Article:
Volcanic Eruption in the Red Sea (Yemen) reported
Wednesday Dec 21, 2011 09:15 AM | BY: TP
MODIS thermal image of the area of the reported eruption (the Zubair islands are in the center). No hot spot is visible, which could indicate either the eruption was extremely short and small, or there was another cause of the report.
Graphic from VAAC Toulouse showing the location of the reported steam plume above Jebel Zubair in the Red Sea
More sources are emerging, confirming that in fact an eruption seems to have taken place:
Aref Hamoud, a reader from Yemen confirms us the original report, that an eruption happened on 19 Dec on "Saba Island Coordinates: (Lat. 15° 5'13.38"N Long. 42° 9'10.12"E)", and that people in the area could feel a quake associated with it that day.
On some high-res NASA's satellite images, a possible weak plume above Jebel Zubair could be detected and a conspicuous sulfur dioxide plume was detected above the area on 19 Dec, which was not there on 18 Dec (but also no longer on 20 Dec). Sulfur dioxide is an indicator gas for volcanic eruptions.
Toulouse VAAC issued a minor ash alert yesterday, based on the observation of a steam plume by a passing aircraft. The plume may or may not contain minor amounts of ash and is lower than flight level 180 (18,000 ft altitude, ca. 6 km).
To conclude, we have reason to believe that a small fissure eruption has occurred on Zubair.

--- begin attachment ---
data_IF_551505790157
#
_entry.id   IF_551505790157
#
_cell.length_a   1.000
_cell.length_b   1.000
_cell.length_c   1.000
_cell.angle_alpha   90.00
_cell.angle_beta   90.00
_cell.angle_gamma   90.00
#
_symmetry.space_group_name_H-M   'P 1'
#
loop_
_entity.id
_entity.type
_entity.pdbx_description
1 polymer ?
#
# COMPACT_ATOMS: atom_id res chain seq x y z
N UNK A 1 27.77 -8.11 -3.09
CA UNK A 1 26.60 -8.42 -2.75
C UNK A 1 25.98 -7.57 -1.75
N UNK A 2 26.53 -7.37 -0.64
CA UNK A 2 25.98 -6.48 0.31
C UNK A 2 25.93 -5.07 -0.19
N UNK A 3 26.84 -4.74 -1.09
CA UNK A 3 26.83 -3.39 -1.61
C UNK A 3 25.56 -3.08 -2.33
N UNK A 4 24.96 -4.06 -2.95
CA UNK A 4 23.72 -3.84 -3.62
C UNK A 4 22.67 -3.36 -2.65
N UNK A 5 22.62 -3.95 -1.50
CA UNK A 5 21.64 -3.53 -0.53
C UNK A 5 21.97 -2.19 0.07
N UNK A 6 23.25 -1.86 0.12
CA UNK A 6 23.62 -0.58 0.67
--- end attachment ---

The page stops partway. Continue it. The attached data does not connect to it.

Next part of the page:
According to local news, a volcano erupted near Saba Island in the Red Sea on Monday 19 Dec 2011. The report comes from fishermen from Salif, a port city in western Yemen. They reported seeing lava fountains rising 20-30 meter which could be seen from "3 hours" (sailing time) away.
The likely source of the eruption, if the reports are true, could be one of the islands Zubair islands: Jebel Zubair, Centre Peak, Saba, or Haycock island, which form a small archipelago 30 miles (50 km) west of Salif. The islands belong to a mostly submerged, active shield volcano located on the Red Sea rift axis.
The fishermen are said that "this was the first volcano they ever seen in the region", which is not surprising as the last activity of the volcano was an eruption in 1824.
At the moment, the report remains a bit questionable: no thermal anomaly or ash clouds are visible on satellite data. This could indicate that either the eruption was extremely short and small, or (more likely) that there something else happened (military action, fire etc) which was mistaken by untrained distant observers for lava fountains.
On the other hand, volcanic eruptions on the Red Sea rift are nothing unusual, although the remoteness of the area often prevents observation.
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